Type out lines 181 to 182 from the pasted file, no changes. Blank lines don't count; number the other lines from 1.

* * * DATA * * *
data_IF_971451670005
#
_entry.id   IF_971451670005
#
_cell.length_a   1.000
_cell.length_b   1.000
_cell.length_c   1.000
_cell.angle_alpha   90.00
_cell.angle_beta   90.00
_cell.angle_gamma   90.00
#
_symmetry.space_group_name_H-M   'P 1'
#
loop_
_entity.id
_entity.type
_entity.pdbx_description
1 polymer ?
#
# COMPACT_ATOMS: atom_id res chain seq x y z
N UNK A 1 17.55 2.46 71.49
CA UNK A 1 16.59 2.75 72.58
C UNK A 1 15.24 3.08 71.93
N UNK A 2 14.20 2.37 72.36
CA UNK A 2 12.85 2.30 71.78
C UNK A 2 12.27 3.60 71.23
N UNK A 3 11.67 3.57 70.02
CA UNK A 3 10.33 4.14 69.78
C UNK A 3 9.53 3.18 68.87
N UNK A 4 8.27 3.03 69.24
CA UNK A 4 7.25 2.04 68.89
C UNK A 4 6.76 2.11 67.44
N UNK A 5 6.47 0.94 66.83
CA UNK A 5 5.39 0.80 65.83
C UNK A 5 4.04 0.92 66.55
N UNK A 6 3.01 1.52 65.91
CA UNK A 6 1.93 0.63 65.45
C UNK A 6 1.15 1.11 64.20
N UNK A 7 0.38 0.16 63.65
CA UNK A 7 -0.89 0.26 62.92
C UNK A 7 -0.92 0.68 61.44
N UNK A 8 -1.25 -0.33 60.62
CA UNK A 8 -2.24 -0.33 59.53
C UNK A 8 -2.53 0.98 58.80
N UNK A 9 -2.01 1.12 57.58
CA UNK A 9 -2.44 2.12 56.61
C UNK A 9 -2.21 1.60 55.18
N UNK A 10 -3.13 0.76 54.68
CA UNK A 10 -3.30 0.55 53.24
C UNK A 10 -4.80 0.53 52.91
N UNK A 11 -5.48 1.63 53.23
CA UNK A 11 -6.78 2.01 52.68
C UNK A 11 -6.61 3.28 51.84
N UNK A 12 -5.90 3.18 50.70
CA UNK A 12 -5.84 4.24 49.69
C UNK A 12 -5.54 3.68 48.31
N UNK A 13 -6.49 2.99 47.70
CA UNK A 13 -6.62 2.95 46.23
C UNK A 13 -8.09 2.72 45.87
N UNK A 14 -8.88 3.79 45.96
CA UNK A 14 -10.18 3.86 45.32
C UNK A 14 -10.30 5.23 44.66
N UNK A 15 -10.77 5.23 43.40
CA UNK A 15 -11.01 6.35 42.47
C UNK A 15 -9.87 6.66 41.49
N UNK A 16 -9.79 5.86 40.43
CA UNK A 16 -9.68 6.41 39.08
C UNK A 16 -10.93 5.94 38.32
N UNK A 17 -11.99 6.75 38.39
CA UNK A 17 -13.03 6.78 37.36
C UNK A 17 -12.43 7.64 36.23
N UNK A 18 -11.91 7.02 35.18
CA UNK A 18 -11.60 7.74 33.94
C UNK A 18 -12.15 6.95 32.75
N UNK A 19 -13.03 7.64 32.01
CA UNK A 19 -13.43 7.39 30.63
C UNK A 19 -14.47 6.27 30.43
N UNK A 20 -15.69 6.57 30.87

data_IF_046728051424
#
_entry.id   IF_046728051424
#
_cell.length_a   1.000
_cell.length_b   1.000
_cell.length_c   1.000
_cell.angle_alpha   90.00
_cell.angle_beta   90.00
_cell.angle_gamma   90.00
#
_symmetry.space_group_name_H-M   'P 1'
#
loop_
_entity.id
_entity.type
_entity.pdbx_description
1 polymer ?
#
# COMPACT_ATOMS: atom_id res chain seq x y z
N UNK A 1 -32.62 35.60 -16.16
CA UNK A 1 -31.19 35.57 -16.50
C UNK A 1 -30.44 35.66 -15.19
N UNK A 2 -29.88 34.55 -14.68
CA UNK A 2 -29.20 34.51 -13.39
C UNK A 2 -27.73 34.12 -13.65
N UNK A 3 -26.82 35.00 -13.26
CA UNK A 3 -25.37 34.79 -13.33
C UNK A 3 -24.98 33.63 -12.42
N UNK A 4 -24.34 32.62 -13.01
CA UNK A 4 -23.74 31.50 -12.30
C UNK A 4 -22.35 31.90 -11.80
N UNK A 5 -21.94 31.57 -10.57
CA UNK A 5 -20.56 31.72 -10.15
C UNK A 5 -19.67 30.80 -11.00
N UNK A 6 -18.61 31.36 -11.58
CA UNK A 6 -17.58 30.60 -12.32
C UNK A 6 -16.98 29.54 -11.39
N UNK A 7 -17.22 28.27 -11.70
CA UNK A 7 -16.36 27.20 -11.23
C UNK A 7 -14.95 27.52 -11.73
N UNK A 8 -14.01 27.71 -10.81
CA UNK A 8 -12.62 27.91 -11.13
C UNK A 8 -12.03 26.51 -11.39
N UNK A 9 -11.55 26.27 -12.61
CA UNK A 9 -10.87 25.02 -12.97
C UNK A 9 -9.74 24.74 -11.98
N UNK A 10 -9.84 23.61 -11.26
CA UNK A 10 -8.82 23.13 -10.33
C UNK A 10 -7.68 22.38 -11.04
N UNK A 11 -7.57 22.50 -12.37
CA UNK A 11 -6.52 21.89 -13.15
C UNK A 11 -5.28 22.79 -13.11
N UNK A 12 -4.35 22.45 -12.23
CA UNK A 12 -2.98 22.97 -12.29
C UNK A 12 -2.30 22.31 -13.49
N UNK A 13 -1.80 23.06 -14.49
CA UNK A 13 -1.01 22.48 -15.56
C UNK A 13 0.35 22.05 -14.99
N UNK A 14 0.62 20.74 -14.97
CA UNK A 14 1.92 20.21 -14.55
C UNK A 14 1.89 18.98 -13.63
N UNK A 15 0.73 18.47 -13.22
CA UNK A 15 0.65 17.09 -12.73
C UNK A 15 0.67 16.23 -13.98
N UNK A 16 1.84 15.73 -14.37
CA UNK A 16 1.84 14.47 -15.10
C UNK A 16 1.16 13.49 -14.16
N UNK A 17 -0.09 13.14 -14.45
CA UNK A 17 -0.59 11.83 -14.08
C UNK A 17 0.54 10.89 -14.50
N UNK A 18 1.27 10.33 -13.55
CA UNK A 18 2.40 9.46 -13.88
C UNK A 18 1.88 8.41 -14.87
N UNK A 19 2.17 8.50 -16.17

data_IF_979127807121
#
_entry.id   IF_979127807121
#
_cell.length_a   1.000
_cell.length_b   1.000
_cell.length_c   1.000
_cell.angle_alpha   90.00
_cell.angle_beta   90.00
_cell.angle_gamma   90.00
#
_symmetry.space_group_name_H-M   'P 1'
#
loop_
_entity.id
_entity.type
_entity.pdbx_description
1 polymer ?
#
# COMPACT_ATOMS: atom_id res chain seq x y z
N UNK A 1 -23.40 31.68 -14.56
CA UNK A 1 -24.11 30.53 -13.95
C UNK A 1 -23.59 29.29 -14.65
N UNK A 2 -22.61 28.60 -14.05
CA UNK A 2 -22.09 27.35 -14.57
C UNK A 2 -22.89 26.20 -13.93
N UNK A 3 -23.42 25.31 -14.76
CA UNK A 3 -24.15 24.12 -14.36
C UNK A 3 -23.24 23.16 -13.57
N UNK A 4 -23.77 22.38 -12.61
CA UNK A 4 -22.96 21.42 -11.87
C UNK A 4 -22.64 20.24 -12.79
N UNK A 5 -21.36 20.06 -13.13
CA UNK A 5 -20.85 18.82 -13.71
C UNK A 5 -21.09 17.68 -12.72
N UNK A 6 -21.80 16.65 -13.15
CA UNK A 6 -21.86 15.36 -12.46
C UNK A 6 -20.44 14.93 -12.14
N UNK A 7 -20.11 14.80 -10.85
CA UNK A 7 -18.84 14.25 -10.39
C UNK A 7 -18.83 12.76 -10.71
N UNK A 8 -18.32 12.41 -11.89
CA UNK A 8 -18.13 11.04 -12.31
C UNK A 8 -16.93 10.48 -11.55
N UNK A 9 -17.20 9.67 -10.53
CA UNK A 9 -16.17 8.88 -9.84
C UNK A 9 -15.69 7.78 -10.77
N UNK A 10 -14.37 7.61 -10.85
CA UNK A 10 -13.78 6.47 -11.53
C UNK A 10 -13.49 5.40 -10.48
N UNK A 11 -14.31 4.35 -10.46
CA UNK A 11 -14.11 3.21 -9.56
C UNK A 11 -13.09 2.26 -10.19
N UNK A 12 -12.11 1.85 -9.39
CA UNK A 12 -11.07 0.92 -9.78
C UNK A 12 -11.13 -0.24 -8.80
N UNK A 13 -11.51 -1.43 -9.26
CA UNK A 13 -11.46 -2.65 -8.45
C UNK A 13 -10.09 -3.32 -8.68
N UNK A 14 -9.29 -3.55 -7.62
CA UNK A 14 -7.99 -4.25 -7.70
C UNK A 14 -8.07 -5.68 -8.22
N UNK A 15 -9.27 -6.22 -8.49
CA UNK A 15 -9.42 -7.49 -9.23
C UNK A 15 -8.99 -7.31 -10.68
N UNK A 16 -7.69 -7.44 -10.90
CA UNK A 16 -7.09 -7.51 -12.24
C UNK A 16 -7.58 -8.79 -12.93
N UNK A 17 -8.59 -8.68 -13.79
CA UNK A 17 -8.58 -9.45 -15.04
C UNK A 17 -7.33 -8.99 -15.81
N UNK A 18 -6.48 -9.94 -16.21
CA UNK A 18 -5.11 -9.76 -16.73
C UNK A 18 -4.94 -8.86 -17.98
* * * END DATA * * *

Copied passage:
CA UNK A 3 -24.15 24.12 -14.36
C UNK A 3 -23.24 23.16 -13.57